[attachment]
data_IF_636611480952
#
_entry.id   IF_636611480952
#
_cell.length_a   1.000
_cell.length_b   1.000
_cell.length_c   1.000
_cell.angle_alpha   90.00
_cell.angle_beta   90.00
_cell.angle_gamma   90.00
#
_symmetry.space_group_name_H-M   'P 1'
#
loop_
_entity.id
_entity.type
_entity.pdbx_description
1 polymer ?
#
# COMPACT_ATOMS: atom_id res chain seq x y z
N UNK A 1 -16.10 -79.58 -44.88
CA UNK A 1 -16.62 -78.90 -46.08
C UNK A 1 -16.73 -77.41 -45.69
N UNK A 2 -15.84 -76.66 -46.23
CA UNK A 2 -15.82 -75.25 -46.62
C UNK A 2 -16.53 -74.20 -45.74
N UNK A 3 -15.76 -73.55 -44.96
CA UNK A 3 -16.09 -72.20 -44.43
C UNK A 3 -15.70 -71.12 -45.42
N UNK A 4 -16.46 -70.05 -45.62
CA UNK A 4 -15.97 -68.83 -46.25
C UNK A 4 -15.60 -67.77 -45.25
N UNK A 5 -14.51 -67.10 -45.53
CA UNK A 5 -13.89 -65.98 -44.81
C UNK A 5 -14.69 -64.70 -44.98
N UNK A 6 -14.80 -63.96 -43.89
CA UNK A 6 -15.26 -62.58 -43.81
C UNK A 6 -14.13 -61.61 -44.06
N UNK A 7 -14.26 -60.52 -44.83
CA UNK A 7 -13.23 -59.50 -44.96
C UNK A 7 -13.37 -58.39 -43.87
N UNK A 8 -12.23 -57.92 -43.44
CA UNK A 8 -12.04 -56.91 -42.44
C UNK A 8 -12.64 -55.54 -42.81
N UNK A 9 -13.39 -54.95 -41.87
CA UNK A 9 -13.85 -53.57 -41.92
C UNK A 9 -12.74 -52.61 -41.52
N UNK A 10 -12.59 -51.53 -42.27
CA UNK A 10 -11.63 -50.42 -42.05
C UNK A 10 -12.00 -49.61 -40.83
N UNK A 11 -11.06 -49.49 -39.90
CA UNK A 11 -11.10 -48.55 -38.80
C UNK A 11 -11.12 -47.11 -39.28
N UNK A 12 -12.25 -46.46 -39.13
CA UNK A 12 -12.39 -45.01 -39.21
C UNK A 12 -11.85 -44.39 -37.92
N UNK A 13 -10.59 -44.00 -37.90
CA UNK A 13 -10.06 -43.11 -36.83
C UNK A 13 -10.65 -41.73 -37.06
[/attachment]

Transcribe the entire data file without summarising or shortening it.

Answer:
data_IF_636611480952
#
_entry.id   IF_636611480952
#
_cell.length_a   1.000
_cell.length_b   1.000
_cell.length_c   1.000
_cell.angle_alpha   90.00
_cell.angle_beta   90.00
_cell.angle_gamma   90.00
#
_symmetry.space_group_name_H-M   'P 1'
#
loop_
_entity.id
_entity.type
_entity.pdbx_description
1 polymer ?
#
# COMPACT_ATOMS: atom_id res chain seq x y z
N UNK A 1 -16.10 -79.58 -44.88
CA UNK A 1 -16.62 -78.90 -46.08
C UNK A 1 -16.73 -77.41 -45.69
N UNK A 2 -15.84 -76.66 -46.23
CA UNK A 2 -15.82 -75.25 -46.62
C UNK A 2 -16.53 -74.20 -45.74
N UNK A 3 -15.76 -73.55 -44.96
CA UNK A 3 -16.09 -72.20 -44.43
C UNK A 3 -15.70 -71.12 -45.42
N UNK A 4 -16.46 -70.05 -45.62
CA UNK A 4 -15.97 -68.83 -46.25
C UNK A 4 -15.60 -67.77 -45.25
N UNK A 5 -14.51 -67.10 -45.53
CA UNK A 5 -13.89 -65.98 -44.81
C UNK A 5 -14.69 -64.70 -44.98
N UNK A 6 -14.80 -63.96 -43.89
CA UNK A 6 -15.26 -62.58 -43.81
C UNK A 6 -14.13 -61.61 -44.06
N UNK A 7 -14.26 -60.52 -44.83
CA UNK A 7 -13.23 -59.50 -44.96
C UNK A 7 -13.37 -58.39 -43.87
N UNK A 8 -12.23 -57.92 -43.44
CA UNK A 8 -12.04 -56.91 -42.44
C UNK A 8 -12.64 -55.54 -42.81
N UNK A 9 -13.39 -54.95 -41.87
CA UNK A 9 -13.85 -53.57 -41.92
C UNK A 9 -12.74 -52.61 -41.52
N UNK A 10 -12.59 -51.53 -42.27
CA UNK A 10 -11.63 -50.42 -42.05
C UNK A 10 -12.00 -49.61 -40.83
N UNK A 11 -11.06 -49.49 -39.90
CA UNK A 11 -11.10 -48.55 -38.80
C UNK A 11 -11.12 -47.11 -39.28
N UNK A 12 -12.25 -46.46 -39.13
CA UNK A 12 -12.39 -45.01 -39.21
C UNK A 12 -11.85 -44.39 -37.92
N UNK A 13 -10.59 -44.00 -37.90
CA UNK A 13 -10.06 -43.11 -36.83
C UNK A 13 -10.65 -41.73 -37.06